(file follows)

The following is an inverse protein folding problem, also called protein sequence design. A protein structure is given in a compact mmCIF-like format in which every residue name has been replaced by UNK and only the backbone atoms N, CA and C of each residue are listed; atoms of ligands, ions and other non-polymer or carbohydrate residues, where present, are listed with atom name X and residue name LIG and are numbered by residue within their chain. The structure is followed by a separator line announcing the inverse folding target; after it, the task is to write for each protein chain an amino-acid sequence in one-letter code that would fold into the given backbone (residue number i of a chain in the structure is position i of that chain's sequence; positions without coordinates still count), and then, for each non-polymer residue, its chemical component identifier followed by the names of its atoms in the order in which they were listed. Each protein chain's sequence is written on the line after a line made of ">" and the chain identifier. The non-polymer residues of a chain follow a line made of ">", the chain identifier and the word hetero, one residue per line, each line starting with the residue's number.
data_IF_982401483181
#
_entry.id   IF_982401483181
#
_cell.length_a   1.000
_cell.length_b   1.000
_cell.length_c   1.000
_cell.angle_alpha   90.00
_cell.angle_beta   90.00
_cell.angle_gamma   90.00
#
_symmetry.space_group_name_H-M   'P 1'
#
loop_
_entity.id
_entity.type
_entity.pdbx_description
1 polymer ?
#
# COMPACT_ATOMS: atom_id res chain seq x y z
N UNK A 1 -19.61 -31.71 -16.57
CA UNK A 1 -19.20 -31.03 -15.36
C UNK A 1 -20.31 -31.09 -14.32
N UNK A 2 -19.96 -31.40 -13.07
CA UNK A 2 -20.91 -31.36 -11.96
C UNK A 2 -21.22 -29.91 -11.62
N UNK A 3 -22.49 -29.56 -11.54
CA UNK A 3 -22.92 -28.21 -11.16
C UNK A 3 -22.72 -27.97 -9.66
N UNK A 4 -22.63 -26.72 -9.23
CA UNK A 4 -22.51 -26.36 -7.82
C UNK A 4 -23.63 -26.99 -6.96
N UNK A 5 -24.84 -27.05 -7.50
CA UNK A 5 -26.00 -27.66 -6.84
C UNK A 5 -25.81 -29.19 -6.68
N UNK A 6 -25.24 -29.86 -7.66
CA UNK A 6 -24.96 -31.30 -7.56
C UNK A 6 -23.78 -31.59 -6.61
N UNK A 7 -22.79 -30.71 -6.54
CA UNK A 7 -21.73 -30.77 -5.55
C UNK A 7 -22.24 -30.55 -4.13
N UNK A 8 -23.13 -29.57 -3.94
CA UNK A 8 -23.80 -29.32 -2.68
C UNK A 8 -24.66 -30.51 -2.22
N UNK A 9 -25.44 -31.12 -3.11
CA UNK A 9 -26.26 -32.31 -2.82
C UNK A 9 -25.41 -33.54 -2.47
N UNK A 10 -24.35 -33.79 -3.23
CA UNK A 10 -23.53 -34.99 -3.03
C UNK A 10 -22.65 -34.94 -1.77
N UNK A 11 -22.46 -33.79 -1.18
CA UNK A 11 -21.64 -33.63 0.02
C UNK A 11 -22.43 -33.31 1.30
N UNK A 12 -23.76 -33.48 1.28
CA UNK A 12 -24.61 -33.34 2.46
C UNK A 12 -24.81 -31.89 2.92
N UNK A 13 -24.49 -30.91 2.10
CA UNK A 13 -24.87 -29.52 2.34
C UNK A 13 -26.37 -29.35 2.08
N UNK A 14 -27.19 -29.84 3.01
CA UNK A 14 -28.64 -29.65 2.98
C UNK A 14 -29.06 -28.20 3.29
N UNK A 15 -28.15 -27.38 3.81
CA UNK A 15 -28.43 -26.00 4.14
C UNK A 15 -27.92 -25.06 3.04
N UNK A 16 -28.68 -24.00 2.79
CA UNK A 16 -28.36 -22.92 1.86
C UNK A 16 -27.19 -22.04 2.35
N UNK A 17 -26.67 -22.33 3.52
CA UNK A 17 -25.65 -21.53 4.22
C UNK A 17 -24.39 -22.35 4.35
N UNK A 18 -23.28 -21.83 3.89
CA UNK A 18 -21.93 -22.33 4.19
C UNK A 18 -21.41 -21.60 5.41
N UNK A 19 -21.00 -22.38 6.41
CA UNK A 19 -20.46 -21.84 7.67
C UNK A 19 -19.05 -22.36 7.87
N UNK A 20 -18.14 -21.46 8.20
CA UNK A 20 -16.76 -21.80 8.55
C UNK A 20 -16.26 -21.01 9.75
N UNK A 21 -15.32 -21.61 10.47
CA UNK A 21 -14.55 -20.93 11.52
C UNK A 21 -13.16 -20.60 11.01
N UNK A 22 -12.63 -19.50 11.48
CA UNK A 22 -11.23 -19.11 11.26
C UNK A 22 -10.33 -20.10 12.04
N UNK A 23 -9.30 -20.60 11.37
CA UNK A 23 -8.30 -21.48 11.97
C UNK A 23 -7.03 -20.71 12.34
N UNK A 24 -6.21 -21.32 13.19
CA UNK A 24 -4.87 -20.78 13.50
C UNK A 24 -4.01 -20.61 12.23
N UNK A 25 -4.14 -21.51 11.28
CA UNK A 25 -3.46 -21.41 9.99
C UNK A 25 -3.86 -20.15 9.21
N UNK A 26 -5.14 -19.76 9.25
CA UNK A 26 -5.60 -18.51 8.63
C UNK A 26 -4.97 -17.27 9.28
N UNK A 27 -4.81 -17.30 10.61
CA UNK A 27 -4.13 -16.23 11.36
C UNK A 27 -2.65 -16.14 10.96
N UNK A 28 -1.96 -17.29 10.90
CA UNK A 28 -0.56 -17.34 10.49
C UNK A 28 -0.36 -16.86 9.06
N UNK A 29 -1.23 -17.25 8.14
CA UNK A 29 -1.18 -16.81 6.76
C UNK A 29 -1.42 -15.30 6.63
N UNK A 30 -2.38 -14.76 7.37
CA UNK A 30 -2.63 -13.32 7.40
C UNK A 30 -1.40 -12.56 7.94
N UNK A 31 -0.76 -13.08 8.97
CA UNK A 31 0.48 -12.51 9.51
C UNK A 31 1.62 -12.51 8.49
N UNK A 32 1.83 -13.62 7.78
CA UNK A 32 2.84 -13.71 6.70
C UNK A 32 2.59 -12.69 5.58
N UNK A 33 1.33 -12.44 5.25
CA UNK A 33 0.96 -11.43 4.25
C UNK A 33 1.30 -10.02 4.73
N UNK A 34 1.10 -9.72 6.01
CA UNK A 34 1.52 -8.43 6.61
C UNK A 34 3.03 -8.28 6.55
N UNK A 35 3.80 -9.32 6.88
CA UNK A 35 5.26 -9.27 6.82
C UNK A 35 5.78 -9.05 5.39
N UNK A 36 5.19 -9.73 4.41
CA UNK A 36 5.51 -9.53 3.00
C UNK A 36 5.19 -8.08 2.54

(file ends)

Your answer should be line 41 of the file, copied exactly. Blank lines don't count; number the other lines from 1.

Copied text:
CA UNK A 7 -21.73 -30.77 -5.55